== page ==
As people in Atlantic Canada prepared Friday for the imminent arrival of Fiona, some weather experts were studying past hurricanes and storms to gain insight on what could be coming.
Chris Fogarty, lead meteorologist and program manager at the Canadian Hurricane Centre, said meteorologists often like to look back at historical events when preparing forecasts.
"We want to see if we can compare (an incoming hurricane) with past events to give people an idea of what we're going to see," said Fogarty.
Fogarty offered thoughts on some of the notable hurricanes and post-tropical storms that have made landfall in Canada and what impact they had.
2019 — Dorian
Hurricane Dorian, a storm that made landfall in Atlantic Canada on Sept. 7, 2019, was "similar in a sense" to Fiona, said Fogarty, in that it was a hurricane that transformed into a nor'easter. The impacts of Dorian were made worse by soaking rains and powerful winds from tropical storm Erin a week earlier, according to Environment Canada records.
Dorian was not as intense as hurricane Juan in 2003, but the winds, rain and waves it brought destroyed more physical infrastructure in Nova Scotia than any storm had in the past. It was the single most damaging storm in Nova Scotia Power's history, according to Environment Canada records, with 80 per cent of customers affected. Dorian was still much weaker than what Fiona is expected to be, said Fogarty.
2010 — Igor
Environment Canada archives list this storm as the worst of tropical origin to hit Newfoundland in 75 years. It brought excessive rainfall and winds reaching up to 172 km/h that toppled trees, caused power outages and structural damage to buildings, and brought widespread flooding.
Hurricane Fiona is likely to be similar to Igor, said Fogarty, which was a "very powerful storm."
"(It had) a lot of rain, strong winds, " he said. "But (meteorologists are) not seeing the numbers, some of the computer model numbers with Fiona, that we saw with Igor in 2010. That's to say that (Fiona) does look like it's going to be worse than even (Igor)."
2003 — Juan
This "storm of the century" hit Halifax directly on Sept. 29, 2003, according to Environment Canada. A paramedic in Halifax was killed when a tree was blown onto his ambulance. An estimated 50 to 100 million trees came down in Nova Scotia in a two-hour period. Environment Canada says hurricane Juan was "the most damaging storm in modern history for Halifax," when measured by the widespread tree blowdowns, power outages and damaged homes.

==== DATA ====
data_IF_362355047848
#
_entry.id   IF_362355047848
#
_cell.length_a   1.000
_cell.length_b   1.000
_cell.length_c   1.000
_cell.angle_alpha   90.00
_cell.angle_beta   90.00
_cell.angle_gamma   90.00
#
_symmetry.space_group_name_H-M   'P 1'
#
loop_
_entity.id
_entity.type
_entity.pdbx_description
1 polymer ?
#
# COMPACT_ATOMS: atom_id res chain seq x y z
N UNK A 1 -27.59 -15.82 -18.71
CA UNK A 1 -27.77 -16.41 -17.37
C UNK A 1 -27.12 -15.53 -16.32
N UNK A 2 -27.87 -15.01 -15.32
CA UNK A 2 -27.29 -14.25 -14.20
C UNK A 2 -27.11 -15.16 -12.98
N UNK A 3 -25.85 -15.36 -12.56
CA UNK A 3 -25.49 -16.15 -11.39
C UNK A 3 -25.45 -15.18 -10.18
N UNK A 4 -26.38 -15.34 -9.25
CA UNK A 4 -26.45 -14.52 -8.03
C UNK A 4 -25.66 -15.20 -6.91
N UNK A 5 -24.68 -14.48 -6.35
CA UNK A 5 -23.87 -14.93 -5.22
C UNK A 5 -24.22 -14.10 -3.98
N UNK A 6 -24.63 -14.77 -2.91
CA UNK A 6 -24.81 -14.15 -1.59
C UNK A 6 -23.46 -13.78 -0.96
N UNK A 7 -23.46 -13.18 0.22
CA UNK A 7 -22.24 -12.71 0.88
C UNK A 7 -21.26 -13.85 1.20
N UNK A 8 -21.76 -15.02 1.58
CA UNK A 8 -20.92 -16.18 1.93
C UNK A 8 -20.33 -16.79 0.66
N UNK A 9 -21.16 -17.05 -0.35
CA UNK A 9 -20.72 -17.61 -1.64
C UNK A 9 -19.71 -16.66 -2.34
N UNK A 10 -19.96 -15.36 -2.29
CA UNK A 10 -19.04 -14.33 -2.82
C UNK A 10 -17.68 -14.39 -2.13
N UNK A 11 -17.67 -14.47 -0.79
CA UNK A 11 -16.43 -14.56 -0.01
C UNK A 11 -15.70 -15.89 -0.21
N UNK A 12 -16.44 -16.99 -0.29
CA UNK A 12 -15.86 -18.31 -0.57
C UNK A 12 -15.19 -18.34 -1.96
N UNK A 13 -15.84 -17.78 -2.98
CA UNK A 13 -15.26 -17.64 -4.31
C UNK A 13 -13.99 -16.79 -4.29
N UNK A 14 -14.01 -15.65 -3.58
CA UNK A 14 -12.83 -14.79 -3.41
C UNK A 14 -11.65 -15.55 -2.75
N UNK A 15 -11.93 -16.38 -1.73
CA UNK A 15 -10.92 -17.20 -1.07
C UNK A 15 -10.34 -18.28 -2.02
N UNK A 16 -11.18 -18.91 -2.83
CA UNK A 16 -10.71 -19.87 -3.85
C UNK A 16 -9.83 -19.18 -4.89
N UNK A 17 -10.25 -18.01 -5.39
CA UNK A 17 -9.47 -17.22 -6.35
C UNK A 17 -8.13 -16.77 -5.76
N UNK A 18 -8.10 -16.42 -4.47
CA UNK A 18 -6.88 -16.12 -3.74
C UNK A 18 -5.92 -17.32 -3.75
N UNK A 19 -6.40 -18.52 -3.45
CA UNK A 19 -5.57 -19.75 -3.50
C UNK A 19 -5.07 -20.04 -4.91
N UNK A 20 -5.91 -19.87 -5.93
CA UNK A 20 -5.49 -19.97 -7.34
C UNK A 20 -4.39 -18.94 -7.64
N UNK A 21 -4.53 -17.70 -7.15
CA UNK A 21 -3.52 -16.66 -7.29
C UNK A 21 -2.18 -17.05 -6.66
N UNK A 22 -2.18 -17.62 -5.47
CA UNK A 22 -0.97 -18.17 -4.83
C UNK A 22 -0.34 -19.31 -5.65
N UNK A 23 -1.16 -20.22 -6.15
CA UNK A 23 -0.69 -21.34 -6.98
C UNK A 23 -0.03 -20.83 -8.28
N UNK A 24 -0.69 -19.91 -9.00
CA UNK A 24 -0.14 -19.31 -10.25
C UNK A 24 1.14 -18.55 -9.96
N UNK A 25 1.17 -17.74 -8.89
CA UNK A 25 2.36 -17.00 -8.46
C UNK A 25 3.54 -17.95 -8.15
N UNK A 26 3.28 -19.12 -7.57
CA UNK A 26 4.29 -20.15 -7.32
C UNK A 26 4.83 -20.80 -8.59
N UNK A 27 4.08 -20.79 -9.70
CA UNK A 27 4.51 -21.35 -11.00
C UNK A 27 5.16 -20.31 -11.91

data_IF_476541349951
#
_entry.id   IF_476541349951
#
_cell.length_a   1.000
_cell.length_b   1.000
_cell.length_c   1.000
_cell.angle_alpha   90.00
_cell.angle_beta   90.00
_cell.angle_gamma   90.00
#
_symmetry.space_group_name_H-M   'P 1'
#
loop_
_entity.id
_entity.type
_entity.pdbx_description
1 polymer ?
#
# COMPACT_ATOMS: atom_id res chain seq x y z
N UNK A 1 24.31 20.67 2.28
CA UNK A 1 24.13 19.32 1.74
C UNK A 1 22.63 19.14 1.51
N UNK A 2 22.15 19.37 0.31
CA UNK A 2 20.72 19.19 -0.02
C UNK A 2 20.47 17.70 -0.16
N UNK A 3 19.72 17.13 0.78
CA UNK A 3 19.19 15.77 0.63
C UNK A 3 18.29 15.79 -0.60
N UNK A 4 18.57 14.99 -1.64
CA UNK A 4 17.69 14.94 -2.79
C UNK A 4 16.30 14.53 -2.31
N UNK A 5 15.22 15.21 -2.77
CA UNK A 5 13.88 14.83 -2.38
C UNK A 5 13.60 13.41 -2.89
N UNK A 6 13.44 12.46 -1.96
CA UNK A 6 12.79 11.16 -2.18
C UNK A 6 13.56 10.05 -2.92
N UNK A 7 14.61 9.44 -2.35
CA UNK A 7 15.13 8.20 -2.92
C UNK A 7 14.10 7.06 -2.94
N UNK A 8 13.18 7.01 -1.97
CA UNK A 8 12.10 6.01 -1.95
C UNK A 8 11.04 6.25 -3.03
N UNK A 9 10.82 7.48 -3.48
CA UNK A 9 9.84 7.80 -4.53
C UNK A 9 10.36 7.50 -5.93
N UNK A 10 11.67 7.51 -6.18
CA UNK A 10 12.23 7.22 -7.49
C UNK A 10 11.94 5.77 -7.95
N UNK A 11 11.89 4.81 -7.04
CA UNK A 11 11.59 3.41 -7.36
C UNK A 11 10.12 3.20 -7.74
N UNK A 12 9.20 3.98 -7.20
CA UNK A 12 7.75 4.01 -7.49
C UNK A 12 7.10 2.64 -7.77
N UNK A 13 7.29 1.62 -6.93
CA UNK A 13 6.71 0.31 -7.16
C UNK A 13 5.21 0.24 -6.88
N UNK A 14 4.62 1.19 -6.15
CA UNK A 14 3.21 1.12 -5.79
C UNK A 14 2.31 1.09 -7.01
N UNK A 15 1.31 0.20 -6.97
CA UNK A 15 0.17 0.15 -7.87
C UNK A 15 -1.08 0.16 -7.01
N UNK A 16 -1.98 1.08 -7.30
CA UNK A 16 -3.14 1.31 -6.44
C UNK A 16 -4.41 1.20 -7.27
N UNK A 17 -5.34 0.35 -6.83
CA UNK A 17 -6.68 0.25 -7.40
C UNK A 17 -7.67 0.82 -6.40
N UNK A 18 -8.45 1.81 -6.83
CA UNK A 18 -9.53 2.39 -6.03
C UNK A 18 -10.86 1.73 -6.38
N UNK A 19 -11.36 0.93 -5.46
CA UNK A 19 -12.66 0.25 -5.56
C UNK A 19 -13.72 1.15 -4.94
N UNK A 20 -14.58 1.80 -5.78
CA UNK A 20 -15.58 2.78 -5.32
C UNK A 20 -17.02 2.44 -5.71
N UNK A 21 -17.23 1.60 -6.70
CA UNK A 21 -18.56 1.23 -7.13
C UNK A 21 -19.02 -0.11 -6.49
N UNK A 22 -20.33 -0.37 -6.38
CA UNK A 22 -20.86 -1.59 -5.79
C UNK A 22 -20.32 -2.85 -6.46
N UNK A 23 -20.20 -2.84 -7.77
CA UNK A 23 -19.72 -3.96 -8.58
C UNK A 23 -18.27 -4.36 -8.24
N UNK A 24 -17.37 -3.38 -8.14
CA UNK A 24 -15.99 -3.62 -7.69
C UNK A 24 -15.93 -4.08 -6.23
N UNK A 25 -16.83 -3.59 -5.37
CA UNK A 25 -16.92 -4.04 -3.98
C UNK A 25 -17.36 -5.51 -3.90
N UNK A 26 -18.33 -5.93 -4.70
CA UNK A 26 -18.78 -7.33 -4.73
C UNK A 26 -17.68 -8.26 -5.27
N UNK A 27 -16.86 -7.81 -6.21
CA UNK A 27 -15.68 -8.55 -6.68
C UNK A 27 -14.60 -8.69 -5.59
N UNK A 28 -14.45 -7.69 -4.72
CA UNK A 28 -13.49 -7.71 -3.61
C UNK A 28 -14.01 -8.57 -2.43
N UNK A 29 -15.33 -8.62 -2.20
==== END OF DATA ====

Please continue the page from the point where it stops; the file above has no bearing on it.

"The wind speeds in Juan, they were right around what we're predicting with Fiona," said Fogarty. "But with Fiona, a larger area will be impacted .… Juan was probably a tenth the size of what Fiona is."
1954 — Edna
Hurricane Edna formed southeast of Barbados on the afternoon of Sept. 2, 1954, and made landfall in New Brunswick as a Category 1 on Sept. 11, according to Environment Canada. It weakened to tropical storm strength over southern Quebec and Labrador before heading out to sea. With wind speeds of up to 160 km/h, it killed one person in Nova Scotia and injured numerous others.
"I would say that we probably have to go back to at least 1954 to envision some of the impacts that we'll likely see (with Fiona)," said Fogarty. "Hurricane Edna was in 1954 and it produced wide swaths of forest blowdown in Nova Scotia and Prince Edward Island."
1873 — The Great Nova Scotia Hurricane
Also referred to as the Great Nova Scotia Cyclone, this storm swept across Cape Breton Island on Aug. 25, 1873, and killed as many as 500 people, mostly sailors, according to Historica Canada. Environment Canada says some historical records indicate 100 more died in Newfoundland, and as many as 1,200 boats and 900 homes were also lost.
"It had properties and a track that might be similar to Fiona," said Fogarty. "There was incredible surge in the Gulf of St. Lawrence, P.E.I. was (also) devastated, which is likely what we're going to see with Fiona. To be honest, this 1873 storm, the Great Nova Scotia Cyclone, is the one that stands out in my head as (having) perhaps a similar track and impact."
1775 — The Independence Hurricane
More than 4,000 mariners were lost, mostly off the coast, in the Independence Hurricane of 1775, according to Environment Canada. The storm hit the then-British colony of Newfoundland. Department archives say it's been speculated the storm was a turning point in the American Revolution because most of the lives lost were British sailors.
It was "a terrible storm," said Fogarty, that "may have" had all the same features as Fiona, though there is little data reaching that far back, and information mainly comes from ship reports and early records.
"It was thousands of fatalities because there were no warnings back then," he said. "But some of the reports from that storm (showed) immense storm surge in eastern Newfoundland."
This report by The Canadian Press was first published Sept. 24, 2022.